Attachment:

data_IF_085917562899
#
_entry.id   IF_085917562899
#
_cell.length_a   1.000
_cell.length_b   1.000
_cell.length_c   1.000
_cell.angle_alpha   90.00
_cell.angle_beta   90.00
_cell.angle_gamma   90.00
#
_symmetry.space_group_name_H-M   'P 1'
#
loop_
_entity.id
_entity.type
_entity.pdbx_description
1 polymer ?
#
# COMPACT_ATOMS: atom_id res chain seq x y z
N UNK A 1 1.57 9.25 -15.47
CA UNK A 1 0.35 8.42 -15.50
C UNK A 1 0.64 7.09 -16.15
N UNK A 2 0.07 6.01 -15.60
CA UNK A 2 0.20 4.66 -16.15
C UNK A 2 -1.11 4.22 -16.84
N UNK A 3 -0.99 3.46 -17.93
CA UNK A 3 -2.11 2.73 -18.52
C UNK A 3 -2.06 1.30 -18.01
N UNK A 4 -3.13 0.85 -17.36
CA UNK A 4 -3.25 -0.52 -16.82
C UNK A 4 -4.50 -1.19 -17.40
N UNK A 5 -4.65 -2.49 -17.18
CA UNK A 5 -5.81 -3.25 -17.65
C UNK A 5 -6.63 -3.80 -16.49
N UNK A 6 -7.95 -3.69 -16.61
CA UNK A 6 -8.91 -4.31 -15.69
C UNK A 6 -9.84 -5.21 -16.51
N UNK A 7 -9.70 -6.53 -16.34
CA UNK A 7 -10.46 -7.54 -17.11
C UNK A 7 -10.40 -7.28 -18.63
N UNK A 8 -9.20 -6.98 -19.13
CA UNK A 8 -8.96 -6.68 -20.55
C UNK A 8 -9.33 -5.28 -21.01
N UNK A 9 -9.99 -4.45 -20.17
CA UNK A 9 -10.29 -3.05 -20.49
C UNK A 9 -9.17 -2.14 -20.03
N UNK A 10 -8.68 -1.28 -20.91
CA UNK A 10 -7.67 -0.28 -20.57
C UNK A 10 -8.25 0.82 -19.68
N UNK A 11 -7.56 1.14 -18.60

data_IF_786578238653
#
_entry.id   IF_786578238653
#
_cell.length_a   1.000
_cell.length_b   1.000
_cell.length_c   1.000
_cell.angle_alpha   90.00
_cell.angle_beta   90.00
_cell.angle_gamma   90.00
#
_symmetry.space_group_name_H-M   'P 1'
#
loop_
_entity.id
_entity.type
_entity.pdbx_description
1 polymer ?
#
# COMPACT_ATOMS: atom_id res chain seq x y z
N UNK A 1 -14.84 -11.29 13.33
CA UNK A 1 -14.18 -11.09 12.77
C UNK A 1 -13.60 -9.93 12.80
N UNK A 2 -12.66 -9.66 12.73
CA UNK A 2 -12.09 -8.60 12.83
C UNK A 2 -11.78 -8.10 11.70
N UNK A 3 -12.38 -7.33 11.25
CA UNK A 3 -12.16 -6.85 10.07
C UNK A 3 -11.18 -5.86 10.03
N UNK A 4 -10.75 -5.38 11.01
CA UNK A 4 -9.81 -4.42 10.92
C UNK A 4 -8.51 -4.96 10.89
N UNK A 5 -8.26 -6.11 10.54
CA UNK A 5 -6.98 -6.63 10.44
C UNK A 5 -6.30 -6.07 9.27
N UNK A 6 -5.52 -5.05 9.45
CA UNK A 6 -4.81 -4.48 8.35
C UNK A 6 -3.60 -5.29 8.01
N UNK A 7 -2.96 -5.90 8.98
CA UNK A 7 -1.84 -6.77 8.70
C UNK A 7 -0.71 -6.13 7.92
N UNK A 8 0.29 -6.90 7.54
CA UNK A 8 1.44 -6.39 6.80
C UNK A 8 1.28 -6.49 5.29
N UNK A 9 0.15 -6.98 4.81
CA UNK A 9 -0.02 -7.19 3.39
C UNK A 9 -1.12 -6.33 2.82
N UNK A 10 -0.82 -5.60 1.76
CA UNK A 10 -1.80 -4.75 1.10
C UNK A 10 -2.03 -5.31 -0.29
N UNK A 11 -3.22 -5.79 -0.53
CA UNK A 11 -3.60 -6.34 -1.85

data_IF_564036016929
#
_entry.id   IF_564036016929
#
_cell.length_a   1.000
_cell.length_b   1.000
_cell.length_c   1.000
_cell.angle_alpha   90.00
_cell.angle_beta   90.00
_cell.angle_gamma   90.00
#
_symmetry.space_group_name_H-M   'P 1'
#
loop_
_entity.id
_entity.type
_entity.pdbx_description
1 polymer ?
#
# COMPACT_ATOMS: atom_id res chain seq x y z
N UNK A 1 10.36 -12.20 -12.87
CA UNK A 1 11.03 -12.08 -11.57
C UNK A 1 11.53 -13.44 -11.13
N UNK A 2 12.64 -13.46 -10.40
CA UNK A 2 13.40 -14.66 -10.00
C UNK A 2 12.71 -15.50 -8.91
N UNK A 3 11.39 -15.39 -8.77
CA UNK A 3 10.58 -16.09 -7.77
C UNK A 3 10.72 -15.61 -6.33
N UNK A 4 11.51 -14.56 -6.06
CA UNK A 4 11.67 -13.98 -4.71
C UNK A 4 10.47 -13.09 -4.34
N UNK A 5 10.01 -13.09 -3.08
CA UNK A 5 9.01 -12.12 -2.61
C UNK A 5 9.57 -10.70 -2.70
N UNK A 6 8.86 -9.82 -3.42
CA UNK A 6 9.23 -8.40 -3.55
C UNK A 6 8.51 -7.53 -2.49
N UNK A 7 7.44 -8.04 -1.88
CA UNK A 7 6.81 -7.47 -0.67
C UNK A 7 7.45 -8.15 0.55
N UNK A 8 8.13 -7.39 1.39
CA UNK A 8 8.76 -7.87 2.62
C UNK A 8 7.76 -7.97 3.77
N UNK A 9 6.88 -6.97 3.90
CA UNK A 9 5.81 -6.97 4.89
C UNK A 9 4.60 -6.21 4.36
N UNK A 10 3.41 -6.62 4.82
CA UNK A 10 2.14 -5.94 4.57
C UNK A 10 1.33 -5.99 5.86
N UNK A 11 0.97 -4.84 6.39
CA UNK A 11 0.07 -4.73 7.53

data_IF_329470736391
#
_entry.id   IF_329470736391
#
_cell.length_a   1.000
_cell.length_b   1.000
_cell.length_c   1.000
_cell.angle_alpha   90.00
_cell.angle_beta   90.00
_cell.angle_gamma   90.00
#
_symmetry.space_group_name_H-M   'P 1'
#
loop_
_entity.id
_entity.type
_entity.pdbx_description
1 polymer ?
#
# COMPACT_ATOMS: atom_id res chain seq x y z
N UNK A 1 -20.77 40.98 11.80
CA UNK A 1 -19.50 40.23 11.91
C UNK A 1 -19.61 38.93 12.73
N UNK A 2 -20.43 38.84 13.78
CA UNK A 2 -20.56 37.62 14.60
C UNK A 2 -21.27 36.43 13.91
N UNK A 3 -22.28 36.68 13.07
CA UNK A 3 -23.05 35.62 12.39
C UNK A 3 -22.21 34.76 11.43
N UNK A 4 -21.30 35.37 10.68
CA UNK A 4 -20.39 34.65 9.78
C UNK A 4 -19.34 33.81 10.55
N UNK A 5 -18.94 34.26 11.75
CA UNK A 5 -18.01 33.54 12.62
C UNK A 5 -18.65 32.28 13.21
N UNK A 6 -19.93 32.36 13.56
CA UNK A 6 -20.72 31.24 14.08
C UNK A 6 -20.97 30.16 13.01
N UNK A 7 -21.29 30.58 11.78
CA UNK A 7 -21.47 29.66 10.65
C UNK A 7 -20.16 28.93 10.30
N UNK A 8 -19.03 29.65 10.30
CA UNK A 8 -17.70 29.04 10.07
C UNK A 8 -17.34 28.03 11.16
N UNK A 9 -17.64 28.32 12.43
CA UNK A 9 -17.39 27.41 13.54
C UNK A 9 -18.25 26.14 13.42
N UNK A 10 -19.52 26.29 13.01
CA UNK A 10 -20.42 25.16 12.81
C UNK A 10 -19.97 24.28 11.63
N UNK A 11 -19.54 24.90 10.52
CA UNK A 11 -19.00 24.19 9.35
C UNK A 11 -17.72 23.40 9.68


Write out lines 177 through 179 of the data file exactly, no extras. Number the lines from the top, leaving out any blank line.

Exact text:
CA UNK A 1 -19.50 40.23 11.91
C UNK A 1 -19.61 38.93 12.73
N UNK A 2 -20.43 38.84 13.78